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Higher-temperature superconductivity

February 20, 2011
Iowa State University
An Iowa State theoretical physicist recently described the latest ideas in high-temperature superconductivity.

An Iowa State theoretical physicist recently described the latest ideas in high-temperature superconductivity during the annual meeting of the American Association for the Advancement of Science Feb. 17-21 in Washington, D.C.

Jörg Schmalian, an Iowa State professor of physics and astronomy and an associate of the U.S. Department of Energy's Ames Laboratory, was part of a symposium addressing the 100-year history of superconductivity. The session, "Superconductivity: From 1911 to 2021," took place Feb. 19.

Superconductors are materials that conduct electricity without slowing electrons. For decades, superconductors would only work at temperatures approaching minus 425 degrees Fahrenheit. But advancements have raised that temperature to minus 190 degrees Fahrenheit.

Schmalian's talk, "Superconductivity Without Phonons: From Heavy Electrons to the Cuprates and Pnictides," addressed the microscopic mechanism of those higher-temperature, unconventional superconductors.

Schmalian said electrons in conventional superconductors interact with sound waves to overcome their mutual repulsion to produce frictionless electricity.

"But that doesn't work at higher temperatures," he said. "We have to replace sound waves with something else."

One candidate is magnetism. And a better understanding of how that might work could have implications for MRI scans and other technologies that rely on superconductors.

"We want to understand how we can design and understand these novel materials that will hopefully allow us to increase the temperature where superconducting happens," Schmalian said. "The dream is superconductivity at room temperatures."

Materials science collaborations

Iowa State University will also be mentioned in a symposium describing the Materials Digital Library Pathway, a multi-university collaboration for materials students, teachers and researchers. The collaboration is designed to offer resources that can connect materials research and teaching programs.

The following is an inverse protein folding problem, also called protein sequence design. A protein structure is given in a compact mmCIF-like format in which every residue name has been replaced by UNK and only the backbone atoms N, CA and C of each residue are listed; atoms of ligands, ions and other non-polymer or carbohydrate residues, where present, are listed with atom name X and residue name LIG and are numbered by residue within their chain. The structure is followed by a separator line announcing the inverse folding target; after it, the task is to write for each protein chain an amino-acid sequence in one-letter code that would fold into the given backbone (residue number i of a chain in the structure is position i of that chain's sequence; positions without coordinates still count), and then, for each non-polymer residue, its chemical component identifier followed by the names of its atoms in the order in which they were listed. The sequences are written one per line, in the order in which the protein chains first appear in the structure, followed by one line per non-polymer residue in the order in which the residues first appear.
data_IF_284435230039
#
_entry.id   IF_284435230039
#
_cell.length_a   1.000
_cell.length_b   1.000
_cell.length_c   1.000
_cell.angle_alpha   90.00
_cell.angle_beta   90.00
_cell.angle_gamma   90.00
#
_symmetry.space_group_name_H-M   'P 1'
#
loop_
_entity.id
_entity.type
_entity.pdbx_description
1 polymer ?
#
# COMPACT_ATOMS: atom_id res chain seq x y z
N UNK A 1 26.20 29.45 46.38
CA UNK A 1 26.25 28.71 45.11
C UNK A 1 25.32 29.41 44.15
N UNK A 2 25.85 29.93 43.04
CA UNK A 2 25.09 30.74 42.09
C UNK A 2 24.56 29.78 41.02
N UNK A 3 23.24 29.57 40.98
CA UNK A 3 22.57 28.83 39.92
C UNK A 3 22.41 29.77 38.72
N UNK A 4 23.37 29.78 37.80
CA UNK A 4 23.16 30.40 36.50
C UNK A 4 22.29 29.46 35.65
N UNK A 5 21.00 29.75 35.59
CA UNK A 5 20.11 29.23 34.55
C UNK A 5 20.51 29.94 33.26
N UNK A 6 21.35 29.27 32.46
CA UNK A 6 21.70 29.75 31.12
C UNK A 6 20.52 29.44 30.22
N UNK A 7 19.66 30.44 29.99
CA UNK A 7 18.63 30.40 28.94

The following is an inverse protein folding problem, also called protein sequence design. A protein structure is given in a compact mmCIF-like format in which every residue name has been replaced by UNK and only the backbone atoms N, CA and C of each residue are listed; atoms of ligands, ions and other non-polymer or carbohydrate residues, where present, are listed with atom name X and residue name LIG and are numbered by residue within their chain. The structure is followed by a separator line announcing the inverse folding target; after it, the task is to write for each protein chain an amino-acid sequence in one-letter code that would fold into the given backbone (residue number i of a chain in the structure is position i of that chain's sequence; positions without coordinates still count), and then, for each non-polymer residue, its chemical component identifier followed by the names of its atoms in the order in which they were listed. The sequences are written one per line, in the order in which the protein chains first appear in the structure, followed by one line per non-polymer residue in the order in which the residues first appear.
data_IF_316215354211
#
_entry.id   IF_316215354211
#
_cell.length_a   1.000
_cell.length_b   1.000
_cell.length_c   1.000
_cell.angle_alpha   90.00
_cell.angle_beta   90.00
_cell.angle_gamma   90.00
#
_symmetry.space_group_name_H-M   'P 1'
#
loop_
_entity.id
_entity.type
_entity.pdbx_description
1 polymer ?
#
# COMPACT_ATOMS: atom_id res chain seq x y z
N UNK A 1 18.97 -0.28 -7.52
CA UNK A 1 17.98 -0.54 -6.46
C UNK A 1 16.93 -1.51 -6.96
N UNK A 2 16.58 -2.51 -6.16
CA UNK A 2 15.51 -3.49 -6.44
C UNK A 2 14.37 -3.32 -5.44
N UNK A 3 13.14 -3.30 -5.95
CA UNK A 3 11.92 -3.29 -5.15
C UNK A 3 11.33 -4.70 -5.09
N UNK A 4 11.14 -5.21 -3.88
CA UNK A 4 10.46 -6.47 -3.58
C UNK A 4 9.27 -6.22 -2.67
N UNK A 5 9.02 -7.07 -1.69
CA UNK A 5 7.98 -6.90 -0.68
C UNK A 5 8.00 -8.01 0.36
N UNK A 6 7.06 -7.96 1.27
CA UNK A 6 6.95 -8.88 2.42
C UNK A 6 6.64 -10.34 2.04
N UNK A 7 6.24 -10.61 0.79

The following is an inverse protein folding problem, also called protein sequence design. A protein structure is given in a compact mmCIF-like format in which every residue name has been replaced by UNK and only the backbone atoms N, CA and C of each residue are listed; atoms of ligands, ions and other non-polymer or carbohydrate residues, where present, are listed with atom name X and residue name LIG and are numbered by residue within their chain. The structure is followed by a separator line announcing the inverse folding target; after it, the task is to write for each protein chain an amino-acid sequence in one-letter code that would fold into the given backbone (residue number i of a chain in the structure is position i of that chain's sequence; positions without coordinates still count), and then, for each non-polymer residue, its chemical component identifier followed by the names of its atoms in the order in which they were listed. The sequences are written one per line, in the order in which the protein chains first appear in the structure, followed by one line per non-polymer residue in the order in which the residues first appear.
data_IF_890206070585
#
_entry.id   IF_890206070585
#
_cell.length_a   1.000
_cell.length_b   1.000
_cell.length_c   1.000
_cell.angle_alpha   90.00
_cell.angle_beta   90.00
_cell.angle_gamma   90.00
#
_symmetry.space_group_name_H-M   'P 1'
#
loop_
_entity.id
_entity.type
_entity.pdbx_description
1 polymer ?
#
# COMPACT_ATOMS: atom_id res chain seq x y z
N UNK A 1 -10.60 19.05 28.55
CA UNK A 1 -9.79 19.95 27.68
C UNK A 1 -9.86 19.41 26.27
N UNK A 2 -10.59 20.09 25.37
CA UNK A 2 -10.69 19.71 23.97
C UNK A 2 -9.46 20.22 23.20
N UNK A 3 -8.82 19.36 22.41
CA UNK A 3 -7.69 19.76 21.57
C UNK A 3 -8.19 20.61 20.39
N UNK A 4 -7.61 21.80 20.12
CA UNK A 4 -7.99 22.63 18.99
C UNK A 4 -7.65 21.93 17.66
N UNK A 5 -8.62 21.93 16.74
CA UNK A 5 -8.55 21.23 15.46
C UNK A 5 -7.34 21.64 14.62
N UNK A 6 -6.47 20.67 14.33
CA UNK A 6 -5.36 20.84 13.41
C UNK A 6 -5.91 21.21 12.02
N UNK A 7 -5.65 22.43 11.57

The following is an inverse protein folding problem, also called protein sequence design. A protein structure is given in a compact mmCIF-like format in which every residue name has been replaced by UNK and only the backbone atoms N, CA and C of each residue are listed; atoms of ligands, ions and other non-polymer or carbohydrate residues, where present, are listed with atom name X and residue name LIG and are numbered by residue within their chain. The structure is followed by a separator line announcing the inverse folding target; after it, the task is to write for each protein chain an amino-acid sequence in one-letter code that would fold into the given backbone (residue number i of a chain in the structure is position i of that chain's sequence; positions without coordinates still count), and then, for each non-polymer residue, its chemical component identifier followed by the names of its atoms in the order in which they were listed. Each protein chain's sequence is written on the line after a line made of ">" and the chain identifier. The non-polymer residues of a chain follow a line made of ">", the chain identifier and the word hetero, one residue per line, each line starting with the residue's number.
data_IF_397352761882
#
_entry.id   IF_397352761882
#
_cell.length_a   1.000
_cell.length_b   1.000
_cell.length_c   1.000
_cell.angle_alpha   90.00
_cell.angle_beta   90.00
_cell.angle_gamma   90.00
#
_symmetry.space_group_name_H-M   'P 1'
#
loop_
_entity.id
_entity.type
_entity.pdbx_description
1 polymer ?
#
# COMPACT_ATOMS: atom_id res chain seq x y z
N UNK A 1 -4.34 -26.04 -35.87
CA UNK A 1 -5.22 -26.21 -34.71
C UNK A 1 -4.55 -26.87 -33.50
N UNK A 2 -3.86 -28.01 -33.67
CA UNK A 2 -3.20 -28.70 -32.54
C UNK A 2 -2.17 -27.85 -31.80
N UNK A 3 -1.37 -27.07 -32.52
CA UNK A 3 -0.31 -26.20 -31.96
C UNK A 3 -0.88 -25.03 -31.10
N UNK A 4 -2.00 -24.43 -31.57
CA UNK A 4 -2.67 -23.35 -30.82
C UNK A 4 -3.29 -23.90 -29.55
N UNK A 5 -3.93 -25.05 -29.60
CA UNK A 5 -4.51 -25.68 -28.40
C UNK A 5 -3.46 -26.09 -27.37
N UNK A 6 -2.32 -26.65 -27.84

Krishna Rajan, an Iowa State professor of materials science and engineering and director of Iowa State's Institute for Combinatorial Discovery, said the idea was to build an Internet repository of data, simulation tools, virtual labs, teaching archives and other materials that could be used by students and teachers. The project was supported by the National Science Foundation and the National Science Digital Library.

"The Materials Digital Library project helped us showcase our work in materials informatics for materials discovery and design, to both researchers and educators," Rajan said. "It has been a good example of using cyberinfrastructure in materials science"

The presentation about the collaboration was part of a symposium about "Teaching and Learning in the Digital Age: Reliable Resources Across the Disciplines."

Laura Bartolo, professor and director of Kent State University's Center for Materials Informatics, spoke about the materials science collaboration.

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Materials provided by Iowa State University. Note: Content may be edited for style and length.

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